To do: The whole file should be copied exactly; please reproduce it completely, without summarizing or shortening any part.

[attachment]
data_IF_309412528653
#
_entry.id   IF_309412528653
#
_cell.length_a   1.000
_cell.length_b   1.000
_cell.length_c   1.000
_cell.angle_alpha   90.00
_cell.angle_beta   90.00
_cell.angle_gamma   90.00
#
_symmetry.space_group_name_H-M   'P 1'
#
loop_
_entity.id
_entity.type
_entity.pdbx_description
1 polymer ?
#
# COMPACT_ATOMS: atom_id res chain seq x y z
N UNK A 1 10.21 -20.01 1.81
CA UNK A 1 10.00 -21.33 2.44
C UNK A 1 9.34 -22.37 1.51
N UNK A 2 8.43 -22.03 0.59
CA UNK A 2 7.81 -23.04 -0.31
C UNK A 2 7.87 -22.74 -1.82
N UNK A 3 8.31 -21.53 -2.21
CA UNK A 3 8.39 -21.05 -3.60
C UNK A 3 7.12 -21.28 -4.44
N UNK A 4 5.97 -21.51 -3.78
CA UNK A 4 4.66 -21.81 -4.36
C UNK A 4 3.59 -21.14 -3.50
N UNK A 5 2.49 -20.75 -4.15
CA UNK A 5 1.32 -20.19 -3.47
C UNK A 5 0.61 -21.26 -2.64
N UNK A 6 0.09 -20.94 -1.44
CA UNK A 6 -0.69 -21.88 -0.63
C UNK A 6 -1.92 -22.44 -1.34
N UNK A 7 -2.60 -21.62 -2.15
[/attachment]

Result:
data_IF_309412528653
#
_entry.id   IF_309412528653
#
_cell.length_a   1.000
_cell.length_b   1.000
_cell.length_c   1.000
_cell.angle_alpha   90.00
_cell.angle_beta   90.00
_cell.angle_gamma   90.00
#
_symmetry.space_group_name_H-M   'P 1'
#
loop_
_entity.id
_entity.type
_entity.pdbx_description
1 polymer ?
#
# COMPACT_ATOMS: atom_id res chain seq x y z
N UNK A 1 10.21 -20.01 1.81
CA UNK A 1 10.00 -21.33 2.44
C UNK A 1 9.34 -22.37 1.51
N UNK A 2 8.43 -22.03 0.59
CA UNK A 2 7.81 -23.04 -0.31
C UNK A 2 7.87 -22.74 -1.82
N UNK A 3 8.31 -21.53 -2.21
CA UNK A 3 8.39 -21.05 -3.60
C UNK A 3 7.12 -21.28 -4.44
N UNK A 4 5.97 -21.51 -3.78
CA UNK A 4 4.66 -21.81 -4.36
C UNK A 4 3.59 -21.14 -3.50
N UNK A 5 2.49 -20.75 -4.15
CA UNK A 5 1.32 -20.19 -3.47
C UNK A 5 0.61 -21.26 -2.64
N UNK A 6 0.09 -20.94 -1.44
CA UNK A 6 -0.69 -21.88 -0.63
C UNK A 6 -1.92 -22.44 -1.34
N UNK A 7 -2.60 -21.62 -2.15